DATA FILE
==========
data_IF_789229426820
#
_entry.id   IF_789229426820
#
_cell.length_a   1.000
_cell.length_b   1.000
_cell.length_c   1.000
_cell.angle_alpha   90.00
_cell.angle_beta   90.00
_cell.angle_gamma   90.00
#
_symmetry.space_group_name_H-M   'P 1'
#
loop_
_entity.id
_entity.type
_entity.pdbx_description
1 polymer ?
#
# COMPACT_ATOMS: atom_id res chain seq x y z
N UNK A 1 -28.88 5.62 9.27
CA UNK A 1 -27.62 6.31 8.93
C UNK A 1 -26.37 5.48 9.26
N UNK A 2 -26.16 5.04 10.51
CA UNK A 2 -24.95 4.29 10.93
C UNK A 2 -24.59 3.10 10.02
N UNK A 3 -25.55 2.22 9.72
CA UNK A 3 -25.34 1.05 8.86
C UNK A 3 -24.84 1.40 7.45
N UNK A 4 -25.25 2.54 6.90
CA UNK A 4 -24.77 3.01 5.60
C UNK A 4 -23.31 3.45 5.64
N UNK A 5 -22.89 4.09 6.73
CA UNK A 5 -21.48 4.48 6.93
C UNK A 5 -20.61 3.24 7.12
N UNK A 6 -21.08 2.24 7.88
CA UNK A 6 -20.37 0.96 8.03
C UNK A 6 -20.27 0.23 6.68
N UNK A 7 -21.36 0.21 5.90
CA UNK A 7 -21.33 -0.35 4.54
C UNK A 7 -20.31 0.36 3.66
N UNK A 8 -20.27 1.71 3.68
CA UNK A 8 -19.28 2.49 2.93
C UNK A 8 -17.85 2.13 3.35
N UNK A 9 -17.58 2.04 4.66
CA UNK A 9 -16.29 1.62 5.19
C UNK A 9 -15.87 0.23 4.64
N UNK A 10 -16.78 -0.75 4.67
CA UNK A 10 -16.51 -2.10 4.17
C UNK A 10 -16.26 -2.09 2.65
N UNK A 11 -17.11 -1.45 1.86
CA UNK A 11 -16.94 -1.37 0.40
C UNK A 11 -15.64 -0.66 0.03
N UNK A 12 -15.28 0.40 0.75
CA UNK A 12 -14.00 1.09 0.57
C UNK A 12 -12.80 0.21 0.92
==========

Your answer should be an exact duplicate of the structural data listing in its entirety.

data_IF_789229426820
#
_entry.id   IF_789229426820
#
_cell.length_a   1.000
_cell.length_b   1.000
_cell.length_c   1.000
_cell.angle_alpha   90.00
_cell.angle_beta   90.00
_cell.angle_gamma   90.00
#
_symmetry.space_group_name_H-M   'P 1'
#
loop_
_entity.id
_entity.type
_entity.pdbx_description
1 polymer ?
#
# COMPACT_ATOMS: atom_id res chain seq x y z
N UNK A 1 -28.88 5.62 9.27
CA UNK A 1 -27.62 6.31 8.93
C UNK A 1 -26.37 5.48 9.26
N UNK A 2 -26.16 5.04 10.51
CA UNK A 2 -24.95 4.29 10.93
C UNK A 2 -24.59 3.10 10.02
N UNK A 3 -25.55 2.22 9.72
CA UNK A 3 -25.34 1.05 8.86
C UNK A 3 -24.84 1.40 7.45
N UNK A 4 -25.25 2.54 6.90
CA UNK A 4 -24.77 3.01 5.60
C UNK A 4 -23.31 3.45 5.64
N UNK A 5 -22.89 4.09 6.73
CA UNK A 5 -21.48 4.48 6.93
C UNK A 5 -20.61 3.24 7.12
N UNK A 6 -21.08 2.24 7.88
CA UNK A 6 -20.37 0.96 8.03
C UNK A 6 -20.27 0.23 6.68
N UNK A 7 -21.36 0.21 5.90
CA UNK A 7 -21.33 -0.35 4.54
C UNK A 7 -20.31 0.36 3.66
N UNK A 8 -20.27 1.71 3.68
CA UNK A 8 -19.28 2.49 2.93
C UNK A 8 -17.85 2.13 3.35
N UNK A 9 -17.58 2.04 4.66
CA UNK A 9 -16.29 1.62 5.19
C UNK A 9 -15.87 0.23 4.64
N UNK A 10 -16.78 -0.75 4.67
CA UNK A 10 -16.51 -2.10 4.17
C UNK A 10 -16.26 -2.09 2.65
N UNK A 11 -17.11 -1.45 1.86
CA UNK A 11 -16.94 -1.37 0.40
C UNK A 11 -15.64 -0.66 0.03
N UNK A 12 -15.28 0.40 0.75
CA UNK A 12 -14.00 1.09 0.57
C UNK A 12 -12.80 0.21 0.92